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  • nomadh
    replied
    Any guidance out there?

    Leave a comment:


  • Looking to add a solar powered water pump to heat my hot tub water

    I'm tired of using my expensive household pv system to cook water for my hot tub. But its a nice hot tub and I'm tired of unplugging it most of the time.
    I'm hoping to do this on the cheap using as many parts as I already have to some extent. I currently have a few induction type ac pond pumps, a 100 watt mono solar panel. I use the solar panel with a charge controller and a 12v gel battery. I use the panel, charge controller for my camping setup and I don't want to wear out the battery using it day to day otherwise I suppose I could use that setup, a 12v dc to 110 ac car adapter and a pump. Running it all through a coil of black hose during the day. Problem here is it certainly wont need to run at night and I dont want to keep discharging my battery. I might have a timer setting on that controller. I have to check but I was wondering if I made sure the pump was always on could I run the C C without the battery? I suspect if I did this the weakest link would be the cheapo car dc to ac converter. I'm worried if I were to burn it out then the CC wouldn't have a load and it would also fry. Is that right?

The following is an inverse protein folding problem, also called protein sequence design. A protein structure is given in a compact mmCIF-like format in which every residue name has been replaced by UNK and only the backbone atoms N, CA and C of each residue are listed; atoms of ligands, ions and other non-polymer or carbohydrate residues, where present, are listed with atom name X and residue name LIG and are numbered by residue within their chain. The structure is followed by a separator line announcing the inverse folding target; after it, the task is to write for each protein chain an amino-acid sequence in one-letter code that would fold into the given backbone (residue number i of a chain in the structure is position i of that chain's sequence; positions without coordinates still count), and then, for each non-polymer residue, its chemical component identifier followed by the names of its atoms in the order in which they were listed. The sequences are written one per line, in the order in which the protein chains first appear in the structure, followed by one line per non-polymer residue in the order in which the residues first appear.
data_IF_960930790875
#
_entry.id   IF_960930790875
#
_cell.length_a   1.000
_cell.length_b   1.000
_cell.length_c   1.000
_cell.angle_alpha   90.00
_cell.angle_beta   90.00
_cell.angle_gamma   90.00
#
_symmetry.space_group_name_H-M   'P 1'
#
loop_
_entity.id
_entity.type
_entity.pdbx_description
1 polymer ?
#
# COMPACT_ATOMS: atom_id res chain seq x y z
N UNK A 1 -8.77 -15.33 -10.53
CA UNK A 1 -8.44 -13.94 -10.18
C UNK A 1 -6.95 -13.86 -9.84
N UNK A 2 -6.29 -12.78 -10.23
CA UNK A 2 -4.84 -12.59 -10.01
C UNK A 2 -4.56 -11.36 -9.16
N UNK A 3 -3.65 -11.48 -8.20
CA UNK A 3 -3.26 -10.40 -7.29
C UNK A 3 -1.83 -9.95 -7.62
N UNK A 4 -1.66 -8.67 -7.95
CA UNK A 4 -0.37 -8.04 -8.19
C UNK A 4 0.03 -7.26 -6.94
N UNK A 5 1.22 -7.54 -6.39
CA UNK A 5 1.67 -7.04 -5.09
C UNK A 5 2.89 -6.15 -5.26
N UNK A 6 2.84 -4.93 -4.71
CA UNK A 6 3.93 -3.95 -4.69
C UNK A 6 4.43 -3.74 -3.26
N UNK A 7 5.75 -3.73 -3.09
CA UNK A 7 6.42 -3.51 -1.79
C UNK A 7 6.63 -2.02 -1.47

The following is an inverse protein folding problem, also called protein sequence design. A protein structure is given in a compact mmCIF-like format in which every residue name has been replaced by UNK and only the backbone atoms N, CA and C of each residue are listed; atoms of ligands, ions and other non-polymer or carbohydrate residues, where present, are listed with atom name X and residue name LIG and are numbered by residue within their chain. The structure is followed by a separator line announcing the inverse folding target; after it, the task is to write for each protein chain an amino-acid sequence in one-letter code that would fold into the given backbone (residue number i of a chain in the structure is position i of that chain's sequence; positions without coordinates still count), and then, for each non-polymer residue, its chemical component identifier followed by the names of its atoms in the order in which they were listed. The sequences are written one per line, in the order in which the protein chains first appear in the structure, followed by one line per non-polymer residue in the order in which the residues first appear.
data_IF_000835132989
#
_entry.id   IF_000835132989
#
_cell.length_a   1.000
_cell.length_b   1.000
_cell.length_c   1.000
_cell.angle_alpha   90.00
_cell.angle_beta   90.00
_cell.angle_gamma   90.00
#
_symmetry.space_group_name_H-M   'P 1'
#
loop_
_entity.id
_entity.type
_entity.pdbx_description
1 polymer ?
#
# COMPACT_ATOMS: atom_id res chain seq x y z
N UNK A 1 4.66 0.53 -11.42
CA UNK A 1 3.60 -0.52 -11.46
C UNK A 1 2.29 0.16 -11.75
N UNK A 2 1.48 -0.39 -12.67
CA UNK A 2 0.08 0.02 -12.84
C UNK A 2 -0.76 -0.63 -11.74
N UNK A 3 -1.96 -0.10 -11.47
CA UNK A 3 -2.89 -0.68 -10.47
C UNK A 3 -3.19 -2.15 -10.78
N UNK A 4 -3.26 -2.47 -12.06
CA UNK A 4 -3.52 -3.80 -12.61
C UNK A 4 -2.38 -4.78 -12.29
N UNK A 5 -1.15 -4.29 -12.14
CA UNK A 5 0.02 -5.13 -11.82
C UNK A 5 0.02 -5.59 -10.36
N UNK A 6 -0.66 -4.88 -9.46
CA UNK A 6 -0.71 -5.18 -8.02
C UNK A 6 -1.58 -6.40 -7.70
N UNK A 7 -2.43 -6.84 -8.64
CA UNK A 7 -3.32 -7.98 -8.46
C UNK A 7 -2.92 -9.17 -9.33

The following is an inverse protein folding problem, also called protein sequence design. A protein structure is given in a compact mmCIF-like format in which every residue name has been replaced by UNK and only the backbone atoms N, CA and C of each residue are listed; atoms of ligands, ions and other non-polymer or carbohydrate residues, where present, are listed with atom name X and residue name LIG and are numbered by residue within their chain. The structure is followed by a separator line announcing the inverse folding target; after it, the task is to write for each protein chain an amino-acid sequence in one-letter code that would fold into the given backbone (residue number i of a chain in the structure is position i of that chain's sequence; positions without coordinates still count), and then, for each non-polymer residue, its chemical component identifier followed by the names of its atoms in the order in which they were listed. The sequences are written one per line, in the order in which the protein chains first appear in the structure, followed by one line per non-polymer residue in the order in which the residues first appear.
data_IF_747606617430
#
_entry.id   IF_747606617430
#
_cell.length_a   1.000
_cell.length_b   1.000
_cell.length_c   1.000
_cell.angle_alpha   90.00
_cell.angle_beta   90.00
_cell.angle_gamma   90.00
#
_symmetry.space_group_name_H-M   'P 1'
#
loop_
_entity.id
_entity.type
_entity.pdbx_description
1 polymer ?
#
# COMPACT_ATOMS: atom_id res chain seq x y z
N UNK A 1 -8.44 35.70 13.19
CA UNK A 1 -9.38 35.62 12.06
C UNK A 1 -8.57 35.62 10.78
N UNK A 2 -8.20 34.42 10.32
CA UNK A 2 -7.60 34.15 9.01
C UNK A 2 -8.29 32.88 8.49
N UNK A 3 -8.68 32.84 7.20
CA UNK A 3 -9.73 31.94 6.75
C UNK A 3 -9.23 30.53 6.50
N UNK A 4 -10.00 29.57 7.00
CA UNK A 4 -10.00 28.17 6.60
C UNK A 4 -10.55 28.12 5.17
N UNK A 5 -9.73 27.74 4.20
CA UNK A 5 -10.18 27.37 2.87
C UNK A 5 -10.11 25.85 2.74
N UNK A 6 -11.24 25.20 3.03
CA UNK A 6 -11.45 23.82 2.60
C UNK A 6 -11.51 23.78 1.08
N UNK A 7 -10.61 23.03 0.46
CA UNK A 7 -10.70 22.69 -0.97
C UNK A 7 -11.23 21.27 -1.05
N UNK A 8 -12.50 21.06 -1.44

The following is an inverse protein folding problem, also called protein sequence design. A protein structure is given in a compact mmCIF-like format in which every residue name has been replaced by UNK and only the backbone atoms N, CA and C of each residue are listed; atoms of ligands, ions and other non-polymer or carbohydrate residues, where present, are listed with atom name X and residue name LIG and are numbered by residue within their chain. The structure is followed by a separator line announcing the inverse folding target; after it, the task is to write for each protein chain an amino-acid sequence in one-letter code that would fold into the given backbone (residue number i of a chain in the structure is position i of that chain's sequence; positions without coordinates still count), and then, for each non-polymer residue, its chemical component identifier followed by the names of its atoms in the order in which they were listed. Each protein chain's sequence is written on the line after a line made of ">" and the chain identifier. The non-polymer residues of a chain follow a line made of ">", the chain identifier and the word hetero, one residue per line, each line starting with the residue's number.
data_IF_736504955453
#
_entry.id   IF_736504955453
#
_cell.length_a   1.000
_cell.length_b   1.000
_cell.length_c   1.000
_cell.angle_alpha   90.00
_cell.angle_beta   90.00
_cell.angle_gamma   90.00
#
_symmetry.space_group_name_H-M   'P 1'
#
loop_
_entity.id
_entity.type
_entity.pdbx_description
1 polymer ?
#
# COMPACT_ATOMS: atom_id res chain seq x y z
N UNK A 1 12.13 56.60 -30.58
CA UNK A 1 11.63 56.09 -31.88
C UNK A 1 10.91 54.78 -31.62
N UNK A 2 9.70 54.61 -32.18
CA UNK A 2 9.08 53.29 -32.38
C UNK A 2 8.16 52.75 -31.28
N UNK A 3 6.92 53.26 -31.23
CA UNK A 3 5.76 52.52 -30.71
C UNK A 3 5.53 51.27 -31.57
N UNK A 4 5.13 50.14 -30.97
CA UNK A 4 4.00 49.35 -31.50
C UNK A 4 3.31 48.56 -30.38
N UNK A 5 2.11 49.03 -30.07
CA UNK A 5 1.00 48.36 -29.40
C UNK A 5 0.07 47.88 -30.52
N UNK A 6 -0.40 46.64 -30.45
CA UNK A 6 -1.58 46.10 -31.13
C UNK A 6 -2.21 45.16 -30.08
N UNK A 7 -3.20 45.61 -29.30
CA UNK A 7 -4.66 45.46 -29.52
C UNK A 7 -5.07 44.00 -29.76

So although I think this could work I don't see it as highly reliable or long lived. At the simplest I think I could hook the 100w panel to a simple DC pump. Is there any problem with this? I believe it has to use about 100 watts, correct? A 20watt pump set up direct would just burn up the pump, right? So either a 100 watt pump or 2 50 watters in parallel? Then I need to know how pumps will work as they are starved during dawn/dusk. Do they just slow down? Lose head? Burn up or wear out? Also I'm not seeing a lot of selection in dc pumps especially at the budget end.
    There was this for $60
    https://www.amazon.com/dp/B07NMNFTGP...Cb9QRY320?th=1 [h=1]AEO Dry-Run Protection 12V-24V DC Brushless Submersible Water Pump, 410GPH, for Solar Fountain, Fish Pond, and Aquarium[/h] but i show Panel, recommended 18V 20W. Im thinking this pump couldnt handle my wattage? Can I add a dummy load in parallel like a 60 watt bulb?


    I dont have the exact panel specs but I think its similar to these

    Specifications
    Maximum Power: 100W
    Optimum Operating Voltage (Vmp): 17.8V
    Optimum Operating Current (Imp): 5.62A
    Maximum System Voltage: 600V DC (UL)
    Open-Circuit Voltage (Voc): 22.4V
    Short-Circuit Current (Isc): 5.92A
    Dimensions: 39.7 x 26.7 x 1.4 inches
    Weight: 16.5 lbs

    The pump spec is the other issue. I think I have a lot of play in this. If I use my ac pump My bigger pumps still only use 120 to 140 watts, should push enough and have enough head plus I can move the coils from on top of the canopy 5 ft above to water level in front of the tub and if the coil is too long I could run the water in parallel hoses if needed. Possibly the water could move too fast and not pickup much heat


    Just wondering what direction I should be heading on this or any other ideas/gotchas?

    Thanks